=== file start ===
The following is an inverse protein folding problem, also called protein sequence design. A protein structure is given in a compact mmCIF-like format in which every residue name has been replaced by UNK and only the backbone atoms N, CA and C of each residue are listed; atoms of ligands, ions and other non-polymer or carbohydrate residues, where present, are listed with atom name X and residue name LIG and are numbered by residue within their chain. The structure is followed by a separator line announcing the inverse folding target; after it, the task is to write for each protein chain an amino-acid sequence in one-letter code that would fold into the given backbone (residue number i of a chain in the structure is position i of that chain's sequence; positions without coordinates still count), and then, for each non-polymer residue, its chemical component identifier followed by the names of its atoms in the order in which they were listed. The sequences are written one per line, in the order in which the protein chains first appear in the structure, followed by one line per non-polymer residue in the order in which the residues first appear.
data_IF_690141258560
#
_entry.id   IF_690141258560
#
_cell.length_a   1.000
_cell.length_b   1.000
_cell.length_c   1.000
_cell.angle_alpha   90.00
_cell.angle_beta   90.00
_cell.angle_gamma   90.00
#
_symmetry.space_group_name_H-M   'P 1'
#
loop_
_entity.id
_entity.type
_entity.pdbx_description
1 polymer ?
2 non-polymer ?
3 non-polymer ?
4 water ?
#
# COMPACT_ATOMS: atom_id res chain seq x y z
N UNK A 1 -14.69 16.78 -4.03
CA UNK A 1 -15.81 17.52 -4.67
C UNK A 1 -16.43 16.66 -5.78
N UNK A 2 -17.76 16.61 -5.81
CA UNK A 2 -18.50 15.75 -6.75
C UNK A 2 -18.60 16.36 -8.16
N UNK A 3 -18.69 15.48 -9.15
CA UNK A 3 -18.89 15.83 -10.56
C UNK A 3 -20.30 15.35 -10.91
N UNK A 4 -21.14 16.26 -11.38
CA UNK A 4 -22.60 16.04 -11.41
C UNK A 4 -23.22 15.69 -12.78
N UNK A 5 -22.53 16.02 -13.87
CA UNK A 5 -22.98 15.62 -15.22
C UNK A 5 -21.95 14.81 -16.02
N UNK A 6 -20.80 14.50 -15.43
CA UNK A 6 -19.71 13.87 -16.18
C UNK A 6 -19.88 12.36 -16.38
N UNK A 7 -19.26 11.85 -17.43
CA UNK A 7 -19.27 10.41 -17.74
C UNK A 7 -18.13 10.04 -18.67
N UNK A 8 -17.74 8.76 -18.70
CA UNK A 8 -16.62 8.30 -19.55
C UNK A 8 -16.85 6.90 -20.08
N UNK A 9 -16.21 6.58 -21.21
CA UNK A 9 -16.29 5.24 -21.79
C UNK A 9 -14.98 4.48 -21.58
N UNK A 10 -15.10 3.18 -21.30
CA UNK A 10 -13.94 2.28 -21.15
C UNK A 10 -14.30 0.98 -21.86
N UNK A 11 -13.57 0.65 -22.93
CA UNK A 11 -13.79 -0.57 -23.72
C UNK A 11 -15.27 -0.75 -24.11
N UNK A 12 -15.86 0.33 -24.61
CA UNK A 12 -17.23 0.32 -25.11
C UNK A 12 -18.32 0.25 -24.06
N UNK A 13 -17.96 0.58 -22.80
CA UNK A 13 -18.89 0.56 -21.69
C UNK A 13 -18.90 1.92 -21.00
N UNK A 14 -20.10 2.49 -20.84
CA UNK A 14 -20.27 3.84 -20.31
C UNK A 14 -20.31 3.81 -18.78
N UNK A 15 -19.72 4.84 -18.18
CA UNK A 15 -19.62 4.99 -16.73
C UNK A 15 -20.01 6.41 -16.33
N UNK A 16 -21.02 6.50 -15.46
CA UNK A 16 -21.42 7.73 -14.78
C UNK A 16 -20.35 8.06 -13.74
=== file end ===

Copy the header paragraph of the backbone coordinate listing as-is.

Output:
The following is an inverse protein folding problem, also called protein sequence design. A protein structure is given in a compact mmCIF-like format in which every residue name has been replaced by UNK and only the backbone atoms N, CA and C of each residue are listed; atoms of ligands, ions and other non-polymer or carbohydrate residues, where present, are listed with atom name X and residue name LIG and are numbered by residue within their chain. The structure is followed by a separator line announcing the inverse folding target; after it, the task is to write for each protein chain an amino-acid sequence in one-letter code that would fold into the given backbone (residue number i of a chain in the structure is position i of that chain's sequence; positions without coordinates still count), and then, for each non-polymer residue, its chemical component identifier followed by the names of its atoms in the order in which they were listed. The sequences are written one per line, in the order in which the protein chains first appear in the structure, followed by one line per non-polymer residue in the order in which the residues first appear.